Being a methodical kind of girl, I tend to read series mysteries in order, the way their author wrote them. But I got sidetracked somehow with Craig Johnson and leapt to Junkyard Dogs before getting to Another Man’s Moccasins. Of course it doesn’t matter: these books have to be written to work as standalones. But reading the two books so close together brought up an interesting issue. It seemed to me that Junkyard Dogs was reaching for comic effect, and did so pretty successfully. But Another Man’s Moccasins goes in a completely different direction — also with considerable power. So I began to wonder about the amount of flexibility within the murder mystery genre. Someone has to be killed, someone has to figure out who did it, and the investigation must be consistent with the nature of the characters. It must also endure for some satisfying length of time — at least 100,000 words.
So, as a writer, you’ve got pretty strict limitations. But you’re still playing with one of The Big Issues, death, and perhaps its ancillaries, like guilt and grief. It’s a good selection of themes, and I can totally see how a writer like Johnson might want to handle them in different ways from time to time. Thus while Junkyard Dogs has an antic, sardonic flavor, Another Man’s Moccasins is — well, actually, it’s tragic.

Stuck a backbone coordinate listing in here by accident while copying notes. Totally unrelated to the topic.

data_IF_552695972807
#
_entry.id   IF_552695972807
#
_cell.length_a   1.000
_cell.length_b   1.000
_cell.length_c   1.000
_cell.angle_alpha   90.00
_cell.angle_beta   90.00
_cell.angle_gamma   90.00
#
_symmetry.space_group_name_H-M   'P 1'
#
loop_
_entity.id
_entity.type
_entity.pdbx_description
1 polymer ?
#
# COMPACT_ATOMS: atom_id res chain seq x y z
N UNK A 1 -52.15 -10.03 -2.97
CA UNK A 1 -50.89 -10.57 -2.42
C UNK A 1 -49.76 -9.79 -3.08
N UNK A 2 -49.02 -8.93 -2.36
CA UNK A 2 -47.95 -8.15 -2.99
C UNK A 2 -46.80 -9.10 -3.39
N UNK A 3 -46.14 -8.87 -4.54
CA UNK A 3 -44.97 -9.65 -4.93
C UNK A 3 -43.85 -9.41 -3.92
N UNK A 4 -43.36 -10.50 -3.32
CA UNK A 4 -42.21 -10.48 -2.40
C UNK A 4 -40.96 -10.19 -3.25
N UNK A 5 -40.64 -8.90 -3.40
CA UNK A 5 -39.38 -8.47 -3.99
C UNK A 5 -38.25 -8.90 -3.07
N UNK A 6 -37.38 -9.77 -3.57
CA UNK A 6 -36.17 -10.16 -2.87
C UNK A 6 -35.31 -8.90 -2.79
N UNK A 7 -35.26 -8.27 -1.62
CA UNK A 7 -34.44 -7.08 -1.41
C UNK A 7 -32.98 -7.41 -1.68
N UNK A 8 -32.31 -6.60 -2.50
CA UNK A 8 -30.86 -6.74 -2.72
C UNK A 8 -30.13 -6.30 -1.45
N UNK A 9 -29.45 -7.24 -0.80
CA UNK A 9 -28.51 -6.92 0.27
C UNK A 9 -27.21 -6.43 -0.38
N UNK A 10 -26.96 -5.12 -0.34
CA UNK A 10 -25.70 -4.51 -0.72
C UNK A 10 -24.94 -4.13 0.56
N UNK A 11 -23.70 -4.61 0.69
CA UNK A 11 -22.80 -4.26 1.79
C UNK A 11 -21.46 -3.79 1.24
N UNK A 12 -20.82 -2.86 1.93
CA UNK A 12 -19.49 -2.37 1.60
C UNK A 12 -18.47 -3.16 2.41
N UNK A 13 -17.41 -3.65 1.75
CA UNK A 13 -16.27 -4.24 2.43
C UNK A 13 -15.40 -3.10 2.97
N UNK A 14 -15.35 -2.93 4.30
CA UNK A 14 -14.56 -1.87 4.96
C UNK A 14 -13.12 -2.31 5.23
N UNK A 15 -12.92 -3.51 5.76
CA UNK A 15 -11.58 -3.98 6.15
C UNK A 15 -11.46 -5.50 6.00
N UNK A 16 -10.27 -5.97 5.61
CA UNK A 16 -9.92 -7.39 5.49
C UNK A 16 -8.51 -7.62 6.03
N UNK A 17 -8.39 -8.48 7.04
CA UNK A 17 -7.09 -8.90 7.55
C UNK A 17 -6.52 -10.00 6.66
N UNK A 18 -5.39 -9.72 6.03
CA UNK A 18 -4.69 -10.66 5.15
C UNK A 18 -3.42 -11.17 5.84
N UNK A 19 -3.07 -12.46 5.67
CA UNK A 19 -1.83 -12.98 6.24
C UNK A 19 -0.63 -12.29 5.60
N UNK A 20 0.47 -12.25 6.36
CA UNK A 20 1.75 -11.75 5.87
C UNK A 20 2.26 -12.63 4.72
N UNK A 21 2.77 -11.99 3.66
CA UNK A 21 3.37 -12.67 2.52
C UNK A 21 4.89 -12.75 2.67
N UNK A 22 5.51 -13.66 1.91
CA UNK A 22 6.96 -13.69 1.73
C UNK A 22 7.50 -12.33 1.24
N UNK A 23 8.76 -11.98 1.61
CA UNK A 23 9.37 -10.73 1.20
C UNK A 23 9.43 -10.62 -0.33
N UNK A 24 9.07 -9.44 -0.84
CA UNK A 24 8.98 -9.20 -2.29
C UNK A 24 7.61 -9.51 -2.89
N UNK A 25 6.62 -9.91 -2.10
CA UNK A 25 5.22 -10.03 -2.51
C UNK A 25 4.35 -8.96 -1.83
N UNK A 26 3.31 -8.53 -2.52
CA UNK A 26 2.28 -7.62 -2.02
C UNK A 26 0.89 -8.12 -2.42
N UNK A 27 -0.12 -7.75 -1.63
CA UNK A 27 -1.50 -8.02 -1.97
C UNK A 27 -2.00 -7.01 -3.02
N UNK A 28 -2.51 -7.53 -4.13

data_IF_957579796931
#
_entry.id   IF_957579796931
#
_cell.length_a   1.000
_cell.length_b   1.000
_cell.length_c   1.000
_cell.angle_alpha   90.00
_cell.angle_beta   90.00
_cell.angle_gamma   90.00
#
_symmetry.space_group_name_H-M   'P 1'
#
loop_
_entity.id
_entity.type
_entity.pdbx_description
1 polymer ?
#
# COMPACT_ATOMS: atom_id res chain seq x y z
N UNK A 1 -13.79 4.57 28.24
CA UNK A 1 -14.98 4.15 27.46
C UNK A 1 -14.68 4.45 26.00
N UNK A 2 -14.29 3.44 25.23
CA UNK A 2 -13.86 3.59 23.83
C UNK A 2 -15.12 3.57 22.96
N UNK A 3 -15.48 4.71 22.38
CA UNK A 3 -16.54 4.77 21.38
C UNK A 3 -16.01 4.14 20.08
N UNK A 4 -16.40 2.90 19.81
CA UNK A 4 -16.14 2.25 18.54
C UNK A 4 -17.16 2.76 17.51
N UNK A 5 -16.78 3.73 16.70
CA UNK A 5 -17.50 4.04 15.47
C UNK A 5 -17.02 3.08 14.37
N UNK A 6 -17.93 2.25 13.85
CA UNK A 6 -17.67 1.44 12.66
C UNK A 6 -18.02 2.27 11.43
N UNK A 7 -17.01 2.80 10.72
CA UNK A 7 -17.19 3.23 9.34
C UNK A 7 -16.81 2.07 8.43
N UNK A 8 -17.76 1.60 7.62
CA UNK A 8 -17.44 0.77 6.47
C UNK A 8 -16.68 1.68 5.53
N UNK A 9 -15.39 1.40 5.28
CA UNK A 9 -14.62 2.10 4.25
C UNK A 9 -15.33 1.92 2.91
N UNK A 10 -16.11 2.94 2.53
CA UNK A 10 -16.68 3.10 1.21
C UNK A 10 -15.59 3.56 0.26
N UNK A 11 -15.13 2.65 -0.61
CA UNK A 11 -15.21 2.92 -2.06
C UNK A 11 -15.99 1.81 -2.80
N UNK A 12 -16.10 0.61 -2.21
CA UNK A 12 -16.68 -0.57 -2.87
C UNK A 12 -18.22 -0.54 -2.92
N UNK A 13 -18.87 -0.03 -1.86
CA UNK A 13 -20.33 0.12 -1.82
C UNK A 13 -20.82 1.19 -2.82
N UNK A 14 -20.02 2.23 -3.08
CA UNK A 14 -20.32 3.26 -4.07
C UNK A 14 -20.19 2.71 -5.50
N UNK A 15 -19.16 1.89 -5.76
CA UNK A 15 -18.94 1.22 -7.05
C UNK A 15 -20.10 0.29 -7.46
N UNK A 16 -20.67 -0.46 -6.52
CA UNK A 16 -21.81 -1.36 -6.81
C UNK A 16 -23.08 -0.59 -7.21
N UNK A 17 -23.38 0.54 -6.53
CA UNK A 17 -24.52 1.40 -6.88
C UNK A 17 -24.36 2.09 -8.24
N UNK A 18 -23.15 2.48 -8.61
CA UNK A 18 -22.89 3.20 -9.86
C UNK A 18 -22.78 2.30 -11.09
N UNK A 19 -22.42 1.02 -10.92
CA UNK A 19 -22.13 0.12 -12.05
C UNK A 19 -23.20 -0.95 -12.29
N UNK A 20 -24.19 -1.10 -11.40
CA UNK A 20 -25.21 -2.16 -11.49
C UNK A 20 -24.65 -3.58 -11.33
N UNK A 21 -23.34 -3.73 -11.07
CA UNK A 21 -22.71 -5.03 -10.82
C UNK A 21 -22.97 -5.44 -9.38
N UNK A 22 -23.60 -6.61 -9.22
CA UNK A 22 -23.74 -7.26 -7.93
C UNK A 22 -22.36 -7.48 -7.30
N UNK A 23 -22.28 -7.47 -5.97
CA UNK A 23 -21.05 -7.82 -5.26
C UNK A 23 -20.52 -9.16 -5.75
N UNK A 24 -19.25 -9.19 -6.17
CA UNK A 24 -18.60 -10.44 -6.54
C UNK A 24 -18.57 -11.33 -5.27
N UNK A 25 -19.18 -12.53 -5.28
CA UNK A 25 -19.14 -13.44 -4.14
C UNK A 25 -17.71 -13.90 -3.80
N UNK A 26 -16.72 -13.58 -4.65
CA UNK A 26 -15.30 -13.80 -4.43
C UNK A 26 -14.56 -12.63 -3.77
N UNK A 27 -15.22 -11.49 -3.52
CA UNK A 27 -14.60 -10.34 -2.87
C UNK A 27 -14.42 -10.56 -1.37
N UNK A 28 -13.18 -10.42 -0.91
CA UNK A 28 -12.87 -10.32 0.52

It begins with a body, of course. But I should add that Absaroka County Sherriff Walter Longmire is a little shaken right from the get-go, because his beloved daughter Cady got hurt in the last book, and she’s just now recovering from her head wound. Walt himself, while physically fairly sound, is thinking dark thoughts about mortality. So when the body turns out to be that of a young Vietnamese woman, it’s no surprise that Walt starts having flashbacks to his military service. The good news is that we get a lot of Walt’s Cheyenne sidekick Henry Standing Bear in this book. The bad news is that he and Walt crossed paths in Vietnam under the very worst of circumstances.
It must be said that neither the Vietnam mystery nor the Wyoming mystery is especially mysterious. But Johnson does a good job linking them, and he also does well with the fairly frequent transitions between present-day and flashback. In the course of the novel Walt hears a couple of hard truths about his own character, delivered in completely credible ways. It feels as if Johnson is reaching a little further than usual this time, while still obeying the rules of the mystery game, and he does so effectively. It is true that I wasn’t really looking for gruesome combat scenes when I picked this up, but I have a lot of respect for the way Johnson handled the challenge he set himself.